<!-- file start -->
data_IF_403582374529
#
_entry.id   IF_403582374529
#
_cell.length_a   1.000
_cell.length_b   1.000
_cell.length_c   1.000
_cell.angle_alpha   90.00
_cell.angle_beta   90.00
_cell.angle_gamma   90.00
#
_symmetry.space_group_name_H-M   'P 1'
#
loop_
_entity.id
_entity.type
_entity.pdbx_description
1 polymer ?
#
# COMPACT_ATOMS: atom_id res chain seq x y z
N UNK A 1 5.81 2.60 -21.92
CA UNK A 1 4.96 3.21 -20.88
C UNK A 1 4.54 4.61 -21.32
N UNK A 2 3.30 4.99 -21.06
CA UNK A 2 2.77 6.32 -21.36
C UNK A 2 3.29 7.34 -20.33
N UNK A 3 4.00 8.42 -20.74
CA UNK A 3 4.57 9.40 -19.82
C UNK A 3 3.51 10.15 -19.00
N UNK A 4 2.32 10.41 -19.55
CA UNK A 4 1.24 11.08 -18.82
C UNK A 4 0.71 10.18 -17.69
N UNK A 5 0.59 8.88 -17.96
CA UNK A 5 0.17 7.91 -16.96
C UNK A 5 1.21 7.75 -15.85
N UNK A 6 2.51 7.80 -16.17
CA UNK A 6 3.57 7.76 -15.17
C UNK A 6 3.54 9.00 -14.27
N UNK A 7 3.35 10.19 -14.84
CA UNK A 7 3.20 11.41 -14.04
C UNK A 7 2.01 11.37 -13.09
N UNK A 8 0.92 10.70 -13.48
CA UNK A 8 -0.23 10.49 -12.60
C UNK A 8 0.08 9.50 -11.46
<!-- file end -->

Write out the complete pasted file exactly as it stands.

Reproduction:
data_IF_403582374529
#
_entry.id   IF_403582374529
#
_cell.length_a   1.000
_cell.length_b   1.000
_cell.length_c   1.000
_cell.angle_alpha   90.00
_cell.angle_beta   90.00
_cell.angle_gamma   90.00
#
_symmetry.space_group_name_H-M   'P 1'
#
loop_
_entity.id
_entity.type
_entity.pdbx_description
1 polymer ?
#
# COMPACT_ATOMS: atom_id res chain seq x y z
N UNK A 1 5.81 2.60 -21.92
CA UNK A 1 4.96 3.21 -20.88
C UNK A 1 4.54 4.61 -21.32
N UNK A 2 3.30 4.99 -21.06
CA UNK A 2 2.77 6.32 -21.36
C UNK A 2 3.29 7.34 -20.33
N UNK A 3 4.00 8.42 -20.74
CA UNK A 3 4.57 9.40 -19.82
C UNK A 3 3.51 10.15 -19.00
N UNK A 4 2.32 10.41 -19.55
CA UNK A 4 1.24 11.08 -18.82
C UNK A 4 0.71 10.18 -17.69
N UNK A 5 0.59 8.88 -17.96
CA UNK A 5 0.17 7.91 -16.96
C UNK A 5 1.21 7.75 -15.85
N UNK A 6 2.51 7.80 -16.17
CA UNK A 6 3.57 7.76 -15.17
C UNK A 6 3.54 9.00 -14.27
N UNK A 7 3.35 10.19 -14.84
CA UNK A 7 3.20 11.41 -14.04
C UNK A 7 2.01 11.37 -13.09
N UNK A 8 0.92 10.70 -13.48
CA UNK A 8 -0.23 10.49 -12.60
C UNK A 8 0.08 9.50 -11.46